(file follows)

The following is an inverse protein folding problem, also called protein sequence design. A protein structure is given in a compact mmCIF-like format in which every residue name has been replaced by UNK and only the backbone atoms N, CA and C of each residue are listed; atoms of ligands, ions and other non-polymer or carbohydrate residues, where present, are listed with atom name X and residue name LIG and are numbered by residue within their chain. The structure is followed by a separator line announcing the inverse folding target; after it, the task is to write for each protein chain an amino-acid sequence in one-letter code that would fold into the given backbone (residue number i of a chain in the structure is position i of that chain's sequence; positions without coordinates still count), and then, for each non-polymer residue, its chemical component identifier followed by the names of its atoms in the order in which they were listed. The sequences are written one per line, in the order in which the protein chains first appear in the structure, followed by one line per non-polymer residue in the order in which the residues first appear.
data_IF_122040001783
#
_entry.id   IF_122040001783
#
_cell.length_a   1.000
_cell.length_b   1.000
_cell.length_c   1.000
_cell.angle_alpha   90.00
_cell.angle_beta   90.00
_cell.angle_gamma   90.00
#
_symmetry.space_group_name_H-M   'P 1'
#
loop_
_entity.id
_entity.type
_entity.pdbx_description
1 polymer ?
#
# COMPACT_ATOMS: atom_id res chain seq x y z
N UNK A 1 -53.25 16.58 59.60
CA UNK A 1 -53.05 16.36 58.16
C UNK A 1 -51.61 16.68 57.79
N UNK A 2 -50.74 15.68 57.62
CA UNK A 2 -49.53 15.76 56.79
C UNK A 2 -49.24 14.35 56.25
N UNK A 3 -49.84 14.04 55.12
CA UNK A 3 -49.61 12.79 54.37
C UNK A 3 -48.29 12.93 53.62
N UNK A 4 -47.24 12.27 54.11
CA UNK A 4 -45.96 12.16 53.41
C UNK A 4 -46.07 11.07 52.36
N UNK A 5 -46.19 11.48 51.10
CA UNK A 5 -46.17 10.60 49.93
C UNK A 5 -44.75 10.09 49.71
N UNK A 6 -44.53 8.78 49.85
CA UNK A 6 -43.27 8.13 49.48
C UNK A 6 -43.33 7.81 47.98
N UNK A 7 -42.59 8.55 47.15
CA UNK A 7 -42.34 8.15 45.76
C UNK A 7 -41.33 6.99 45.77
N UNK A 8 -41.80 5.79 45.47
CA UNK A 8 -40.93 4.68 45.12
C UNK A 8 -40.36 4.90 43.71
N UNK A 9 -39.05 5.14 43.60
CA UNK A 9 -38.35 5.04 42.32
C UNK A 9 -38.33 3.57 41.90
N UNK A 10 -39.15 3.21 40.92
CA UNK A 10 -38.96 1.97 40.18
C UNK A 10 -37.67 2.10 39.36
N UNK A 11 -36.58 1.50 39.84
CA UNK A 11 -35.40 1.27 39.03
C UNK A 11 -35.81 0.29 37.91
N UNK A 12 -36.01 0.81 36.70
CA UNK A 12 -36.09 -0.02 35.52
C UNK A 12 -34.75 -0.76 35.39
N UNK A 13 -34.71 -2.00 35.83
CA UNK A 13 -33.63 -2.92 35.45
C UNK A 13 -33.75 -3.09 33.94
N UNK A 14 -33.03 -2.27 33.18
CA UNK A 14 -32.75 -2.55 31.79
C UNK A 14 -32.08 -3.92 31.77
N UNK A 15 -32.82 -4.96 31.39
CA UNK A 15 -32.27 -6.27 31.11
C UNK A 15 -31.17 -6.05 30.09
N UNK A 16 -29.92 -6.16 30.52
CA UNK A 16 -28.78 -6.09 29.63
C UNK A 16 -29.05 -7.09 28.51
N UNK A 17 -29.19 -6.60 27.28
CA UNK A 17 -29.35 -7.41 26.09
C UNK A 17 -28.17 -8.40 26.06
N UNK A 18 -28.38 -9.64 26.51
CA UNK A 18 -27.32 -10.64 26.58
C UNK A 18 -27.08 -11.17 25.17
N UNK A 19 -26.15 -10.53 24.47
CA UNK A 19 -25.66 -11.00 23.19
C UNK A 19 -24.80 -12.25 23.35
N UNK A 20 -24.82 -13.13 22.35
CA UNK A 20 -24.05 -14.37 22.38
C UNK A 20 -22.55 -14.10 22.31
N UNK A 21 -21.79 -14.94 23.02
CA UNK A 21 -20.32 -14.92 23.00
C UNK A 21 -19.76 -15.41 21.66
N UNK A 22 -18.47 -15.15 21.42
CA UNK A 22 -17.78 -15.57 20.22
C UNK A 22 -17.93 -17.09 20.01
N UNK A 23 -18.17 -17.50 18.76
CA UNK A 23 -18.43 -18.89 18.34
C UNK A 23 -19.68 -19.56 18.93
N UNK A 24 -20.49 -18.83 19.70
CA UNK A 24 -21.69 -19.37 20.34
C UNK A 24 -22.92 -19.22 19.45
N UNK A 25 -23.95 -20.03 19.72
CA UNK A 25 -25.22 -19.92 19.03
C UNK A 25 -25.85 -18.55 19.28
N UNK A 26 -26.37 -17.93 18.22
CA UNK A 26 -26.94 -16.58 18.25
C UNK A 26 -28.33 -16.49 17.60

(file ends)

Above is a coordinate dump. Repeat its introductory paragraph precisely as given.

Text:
The following is an inverse protein folding problem, also called protein sequence design. A protein structure is given in a compact mmCIF-like format in which every residue name has been replaced by UNK and only the backbone atoms N, CA and C of each residue are listed; atoms of ligands, ions and other non-polymer or carbohydrate residues, where present, are listed with atom name X and residue name LIG and are numbered by residue within their chain. The structure is followed by a separator line announcing the inverse folding target; after it, the task is to write for each protein chain an amino-acid sequence in one-letter code that would fold into the given backbone (residue number i of a chain in the structure is position i of that chain's sequence; positions without coordinates still count), and then, for each non-polymer residue, its chemical component identifier followed by the names of its atoms in the order in which they were listed. The sequences are written one per line, in the order in which the protein chains first appear in the structure, followed by one line per non-polymer residue in the order in which the residues first appear.